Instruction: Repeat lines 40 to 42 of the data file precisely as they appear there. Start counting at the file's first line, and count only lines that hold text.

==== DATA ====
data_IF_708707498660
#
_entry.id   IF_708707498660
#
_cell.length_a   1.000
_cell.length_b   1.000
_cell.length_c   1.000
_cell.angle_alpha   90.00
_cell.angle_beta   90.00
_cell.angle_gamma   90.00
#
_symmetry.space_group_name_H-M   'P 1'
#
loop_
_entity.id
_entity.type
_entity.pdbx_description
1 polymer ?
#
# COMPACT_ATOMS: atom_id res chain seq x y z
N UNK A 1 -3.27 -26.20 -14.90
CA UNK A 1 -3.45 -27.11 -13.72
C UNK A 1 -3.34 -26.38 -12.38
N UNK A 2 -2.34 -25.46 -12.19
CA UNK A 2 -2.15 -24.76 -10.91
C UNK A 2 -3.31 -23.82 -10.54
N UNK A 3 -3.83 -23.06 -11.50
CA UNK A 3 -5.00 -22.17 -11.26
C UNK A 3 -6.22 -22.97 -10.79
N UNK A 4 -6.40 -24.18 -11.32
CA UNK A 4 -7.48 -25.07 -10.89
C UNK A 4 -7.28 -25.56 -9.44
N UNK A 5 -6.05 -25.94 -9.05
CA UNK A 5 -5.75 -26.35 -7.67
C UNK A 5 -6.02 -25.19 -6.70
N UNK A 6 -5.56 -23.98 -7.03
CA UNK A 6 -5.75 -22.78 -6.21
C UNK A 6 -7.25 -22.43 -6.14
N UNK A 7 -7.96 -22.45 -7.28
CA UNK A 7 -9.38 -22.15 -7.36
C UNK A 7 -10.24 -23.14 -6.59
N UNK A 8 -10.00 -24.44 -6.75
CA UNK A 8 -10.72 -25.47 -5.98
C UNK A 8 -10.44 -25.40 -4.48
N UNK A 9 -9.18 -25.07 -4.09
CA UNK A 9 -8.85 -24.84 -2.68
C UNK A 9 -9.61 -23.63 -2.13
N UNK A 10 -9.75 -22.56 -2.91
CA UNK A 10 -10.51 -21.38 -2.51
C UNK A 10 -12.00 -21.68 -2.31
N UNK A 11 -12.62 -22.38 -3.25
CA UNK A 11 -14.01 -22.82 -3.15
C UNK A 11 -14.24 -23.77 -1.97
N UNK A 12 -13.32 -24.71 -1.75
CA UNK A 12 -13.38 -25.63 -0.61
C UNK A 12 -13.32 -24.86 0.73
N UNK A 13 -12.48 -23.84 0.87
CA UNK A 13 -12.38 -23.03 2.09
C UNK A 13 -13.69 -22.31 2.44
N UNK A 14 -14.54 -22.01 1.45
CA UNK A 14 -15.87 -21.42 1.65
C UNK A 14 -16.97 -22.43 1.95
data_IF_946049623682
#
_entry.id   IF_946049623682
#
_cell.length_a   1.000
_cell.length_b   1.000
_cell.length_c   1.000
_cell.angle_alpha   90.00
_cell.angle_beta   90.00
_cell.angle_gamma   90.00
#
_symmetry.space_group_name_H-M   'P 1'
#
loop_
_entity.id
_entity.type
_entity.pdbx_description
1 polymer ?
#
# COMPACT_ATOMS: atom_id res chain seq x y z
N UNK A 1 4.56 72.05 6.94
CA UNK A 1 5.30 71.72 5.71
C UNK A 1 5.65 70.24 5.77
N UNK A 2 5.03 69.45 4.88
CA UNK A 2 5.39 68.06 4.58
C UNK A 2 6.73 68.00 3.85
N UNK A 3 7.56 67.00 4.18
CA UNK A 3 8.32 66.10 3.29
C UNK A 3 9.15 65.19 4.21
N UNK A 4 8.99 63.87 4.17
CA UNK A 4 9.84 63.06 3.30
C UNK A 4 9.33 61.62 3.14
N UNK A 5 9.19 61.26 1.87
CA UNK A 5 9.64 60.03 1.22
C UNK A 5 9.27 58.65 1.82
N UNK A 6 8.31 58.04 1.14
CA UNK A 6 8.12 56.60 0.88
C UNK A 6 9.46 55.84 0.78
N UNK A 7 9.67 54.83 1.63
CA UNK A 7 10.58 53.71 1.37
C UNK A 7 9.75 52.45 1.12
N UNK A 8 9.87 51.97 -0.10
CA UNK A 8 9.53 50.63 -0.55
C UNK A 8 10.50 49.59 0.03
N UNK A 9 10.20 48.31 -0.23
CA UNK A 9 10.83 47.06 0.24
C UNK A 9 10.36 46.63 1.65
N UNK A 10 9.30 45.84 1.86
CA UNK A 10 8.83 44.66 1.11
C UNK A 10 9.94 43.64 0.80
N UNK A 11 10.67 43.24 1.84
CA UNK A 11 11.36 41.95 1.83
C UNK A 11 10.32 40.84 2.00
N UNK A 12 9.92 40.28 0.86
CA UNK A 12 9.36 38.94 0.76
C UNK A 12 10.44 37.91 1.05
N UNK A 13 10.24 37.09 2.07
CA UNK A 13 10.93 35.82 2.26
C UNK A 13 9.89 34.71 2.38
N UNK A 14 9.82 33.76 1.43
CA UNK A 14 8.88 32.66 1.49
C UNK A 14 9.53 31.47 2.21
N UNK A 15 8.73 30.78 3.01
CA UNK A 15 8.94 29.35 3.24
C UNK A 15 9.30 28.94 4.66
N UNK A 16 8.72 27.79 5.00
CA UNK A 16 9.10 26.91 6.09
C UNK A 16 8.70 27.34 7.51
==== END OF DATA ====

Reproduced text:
CA UNK A 7 -9.38 -22.15 -7.36
C UNK A 7 -10.24 -23.14 -6.59
N UNK A 8 -10.00 -24.44 -6.75